Truck makers and suppliers are narrowing their focus on technologies that work as well on the road as they do in the lab as the U.S. Department of Energy’s five-year Super Truck II program reaches the halfway point.
The DOE picked five teams with the goal of making heavy-duty trucks twice as fuel-efficient as they were in 2009. The goal of the first Super Truck program was improving freight efficiency by 50 percent. Three of four Super Truck I industry teams exceeded that goal by 2016.
Power-management company Eaton Corp. is providing several technologies for better fuel economy and reduced emissions to the Super Truck II teams:
- A high-efficiency transmission that recovers wasted heat while enabling coasting with the engine off.
- A 48-volt mild-hybrid accessory drive that charges the vehicle’s batteries and runs the air conditioner and other accessories. It can keep a sleeper cab comfortable without running the engine on idle.
- Precise exhaust gas recirculation controllers that save fuel and reduce emissions at the same time.
“This is a great opportunity for Eaton technologies to contribute,” said Mihai Dorobantu, Eaton Vehicle Group director of technology planning and government affairs.
Super Truck II has made significant progress, said Michael Berube, director of the DOE Office of Vehicle Technologies. His office put up half of the$100 million for the program.
“The work is well on its way,” he said at the recent Work Truck Show in Indianapolis. “I am very encouraged. I think a year from now we’ll have a lot more we can show.”
The five team leads and their projects include Cummins Inc., which is developing a new, more efficient engine and advanced drivetrain and vehicle technologies.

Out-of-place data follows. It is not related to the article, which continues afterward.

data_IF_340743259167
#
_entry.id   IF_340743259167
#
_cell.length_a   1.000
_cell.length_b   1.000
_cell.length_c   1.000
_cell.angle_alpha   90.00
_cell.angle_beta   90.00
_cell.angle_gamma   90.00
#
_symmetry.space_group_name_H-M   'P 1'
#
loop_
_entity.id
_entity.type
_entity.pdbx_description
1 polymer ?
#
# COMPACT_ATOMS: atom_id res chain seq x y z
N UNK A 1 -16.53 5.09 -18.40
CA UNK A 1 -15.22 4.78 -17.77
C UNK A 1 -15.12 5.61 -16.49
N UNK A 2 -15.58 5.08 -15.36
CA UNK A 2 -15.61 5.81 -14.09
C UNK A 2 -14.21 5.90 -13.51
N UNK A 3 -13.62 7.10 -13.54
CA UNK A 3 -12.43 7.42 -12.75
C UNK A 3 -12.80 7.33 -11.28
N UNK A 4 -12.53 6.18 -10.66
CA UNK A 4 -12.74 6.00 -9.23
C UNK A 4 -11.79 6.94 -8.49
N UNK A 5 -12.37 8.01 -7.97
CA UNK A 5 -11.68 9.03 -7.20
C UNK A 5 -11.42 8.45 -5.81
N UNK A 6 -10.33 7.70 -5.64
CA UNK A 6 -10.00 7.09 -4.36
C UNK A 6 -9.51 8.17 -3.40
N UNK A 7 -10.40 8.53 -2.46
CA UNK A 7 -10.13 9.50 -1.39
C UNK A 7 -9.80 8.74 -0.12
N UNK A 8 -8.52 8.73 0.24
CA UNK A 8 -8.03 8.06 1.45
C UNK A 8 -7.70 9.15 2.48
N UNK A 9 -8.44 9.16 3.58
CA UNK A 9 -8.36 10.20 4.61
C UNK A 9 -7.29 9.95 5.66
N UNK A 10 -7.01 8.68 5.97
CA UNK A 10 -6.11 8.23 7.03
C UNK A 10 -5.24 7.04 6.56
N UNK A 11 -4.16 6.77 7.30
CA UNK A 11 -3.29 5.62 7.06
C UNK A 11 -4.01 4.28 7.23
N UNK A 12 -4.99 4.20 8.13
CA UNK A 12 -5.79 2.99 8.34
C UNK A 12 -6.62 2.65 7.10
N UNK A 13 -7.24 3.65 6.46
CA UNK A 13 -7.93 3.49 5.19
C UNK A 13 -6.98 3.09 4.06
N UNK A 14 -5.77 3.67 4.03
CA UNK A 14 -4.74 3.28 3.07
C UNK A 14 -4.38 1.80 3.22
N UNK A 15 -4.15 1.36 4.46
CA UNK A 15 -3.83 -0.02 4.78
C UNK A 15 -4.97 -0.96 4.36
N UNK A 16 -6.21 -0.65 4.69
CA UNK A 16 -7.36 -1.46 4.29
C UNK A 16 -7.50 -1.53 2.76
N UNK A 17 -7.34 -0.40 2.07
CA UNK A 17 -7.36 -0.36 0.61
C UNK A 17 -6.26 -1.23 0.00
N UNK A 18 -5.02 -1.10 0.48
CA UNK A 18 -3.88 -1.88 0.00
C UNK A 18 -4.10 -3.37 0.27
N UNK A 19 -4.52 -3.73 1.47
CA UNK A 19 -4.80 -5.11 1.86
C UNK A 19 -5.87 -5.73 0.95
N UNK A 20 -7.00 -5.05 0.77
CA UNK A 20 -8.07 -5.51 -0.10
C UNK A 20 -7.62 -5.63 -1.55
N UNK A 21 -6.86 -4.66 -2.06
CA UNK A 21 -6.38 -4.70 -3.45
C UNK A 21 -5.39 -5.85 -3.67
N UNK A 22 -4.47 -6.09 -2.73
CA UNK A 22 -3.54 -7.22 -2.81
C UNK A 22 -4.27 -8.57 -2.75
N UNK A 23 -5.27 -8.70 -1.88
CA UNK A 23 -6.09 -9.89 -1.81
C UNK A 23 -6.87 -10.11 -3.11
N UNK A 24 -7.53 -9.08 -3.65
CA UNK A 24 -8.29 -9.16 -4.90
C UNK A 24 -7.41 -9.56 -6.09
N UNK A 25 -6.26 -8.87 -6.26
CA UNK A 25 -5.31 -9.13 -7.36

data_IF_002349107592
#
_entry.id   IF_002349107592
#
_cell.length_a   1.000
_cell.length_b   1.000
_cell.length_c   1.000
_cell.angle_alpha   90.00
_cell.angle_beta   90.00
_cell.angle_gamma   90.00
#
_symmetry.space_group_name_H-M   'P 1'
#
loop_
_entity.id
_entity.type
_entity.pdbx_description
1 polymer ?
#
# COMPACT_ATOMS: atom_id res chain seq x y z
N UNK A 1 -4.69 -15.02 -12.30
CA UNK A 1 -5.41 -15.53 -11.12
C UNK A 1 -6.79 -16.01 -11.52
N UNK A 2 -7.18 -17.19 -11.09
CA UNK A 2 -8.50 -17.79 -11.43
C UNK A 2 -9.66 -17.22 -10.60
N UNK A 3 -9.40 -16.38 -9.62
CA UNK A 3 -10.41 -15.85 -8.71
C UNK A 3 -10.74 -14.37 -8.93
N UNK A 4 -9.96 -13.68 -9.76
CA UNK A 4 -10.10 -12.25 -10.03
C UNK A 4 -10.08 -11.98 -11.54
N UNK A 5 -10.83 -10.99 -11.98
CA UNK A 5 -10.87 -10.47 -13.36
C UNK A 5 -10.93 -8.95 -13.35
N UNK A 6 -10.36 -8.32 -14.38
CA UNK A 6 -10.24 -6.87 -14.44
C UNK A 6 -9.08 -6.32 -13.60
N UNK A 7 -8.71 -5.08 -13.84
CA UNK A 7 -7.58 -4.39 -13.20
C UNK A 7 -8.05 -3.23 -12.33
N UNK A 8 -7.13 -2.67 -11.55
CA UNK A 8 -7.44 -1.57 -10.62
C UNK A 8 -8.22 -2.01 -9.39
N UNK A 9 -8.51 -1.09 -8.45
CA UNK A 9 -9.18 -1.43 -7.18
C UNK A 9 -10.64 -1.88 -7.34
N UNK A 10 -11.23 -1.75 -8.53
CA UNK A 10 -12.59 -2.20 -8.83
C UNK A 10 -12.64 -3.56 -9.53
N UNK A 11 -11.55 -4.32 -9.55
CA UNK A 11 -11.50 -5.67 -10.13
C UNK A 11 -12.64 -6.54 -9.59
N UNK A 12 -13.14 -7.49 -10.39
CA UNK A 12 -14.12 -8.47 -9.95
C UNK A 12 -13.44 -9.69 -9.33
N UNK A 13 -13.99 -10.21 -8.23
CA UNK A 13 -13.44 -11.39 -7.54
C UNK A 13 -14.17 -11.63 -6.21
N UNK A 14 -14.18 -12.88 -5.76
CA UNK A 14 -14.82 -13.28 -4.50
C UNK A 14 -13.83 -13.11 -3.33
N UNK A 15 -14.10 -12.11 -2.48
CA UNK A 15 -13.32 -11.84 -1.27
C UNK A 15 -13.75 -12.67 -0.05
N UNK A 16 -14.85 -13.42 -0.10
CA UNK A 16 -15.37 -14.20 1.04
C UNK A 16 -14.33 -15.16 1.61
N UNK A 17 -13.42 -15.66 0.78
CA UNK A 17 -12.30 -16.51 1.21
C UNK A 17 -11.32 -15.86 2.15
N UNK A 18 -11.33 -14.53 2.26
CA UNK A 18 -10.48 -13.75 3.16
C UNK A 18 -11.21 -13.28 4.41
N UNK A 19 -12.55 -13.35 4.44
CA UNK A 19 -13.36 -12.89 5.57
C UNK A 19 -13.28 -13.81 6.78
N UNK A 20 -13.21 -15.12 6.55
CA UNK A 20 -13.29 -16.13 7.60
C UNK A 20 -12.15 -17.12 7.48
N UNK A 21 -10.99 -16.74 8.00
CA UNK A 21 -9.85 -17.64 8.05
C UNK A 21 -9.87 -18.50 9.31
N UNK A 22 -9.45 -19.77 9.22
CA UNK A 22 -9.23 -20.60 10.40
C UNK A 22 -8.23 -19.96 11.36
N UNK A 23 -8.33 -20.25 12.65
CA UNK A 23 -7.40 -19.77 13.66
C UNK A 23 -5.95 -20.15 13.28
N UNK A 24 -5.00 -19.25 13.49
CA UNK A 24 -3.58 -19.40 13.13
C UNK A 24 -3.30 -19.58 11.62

Navistar International Corp. is developing a vehicle and powertrain with electrified engine components for higher engine efficiency and a reengineered cab to reduce wind resistance. Navistar is the first customer for an AxleTech electronic axle that includes an electric motor and power electronics.
Daimler Trucks North America is developing a tractor-trailer combination that includes active aerodynamics, cylinder deactivation, hybridization, and the electrification of accessories. Aerodynamic improvements are options on the 2020 Freightliner Cascadia, which improves fuel efficiency 5 percent over the 2019 model.
Volvo Trucks North America is developing a tractor-trailer combination with lightweight cab that uses alternative engine designs. The Swedish truck maker last September revealed Vera, an autonomous truck concept that operates in ports or warehouse districts.
Paccar division Kenworth Truck Co., which joined Super Truck II in 2018, is working with United Parcel Service to improve aerodynamics, engine and powertrain efficiencies on its T680 tractor Paccar MX engine. UPS is determining what is commercially feasible and acceptable to drivers.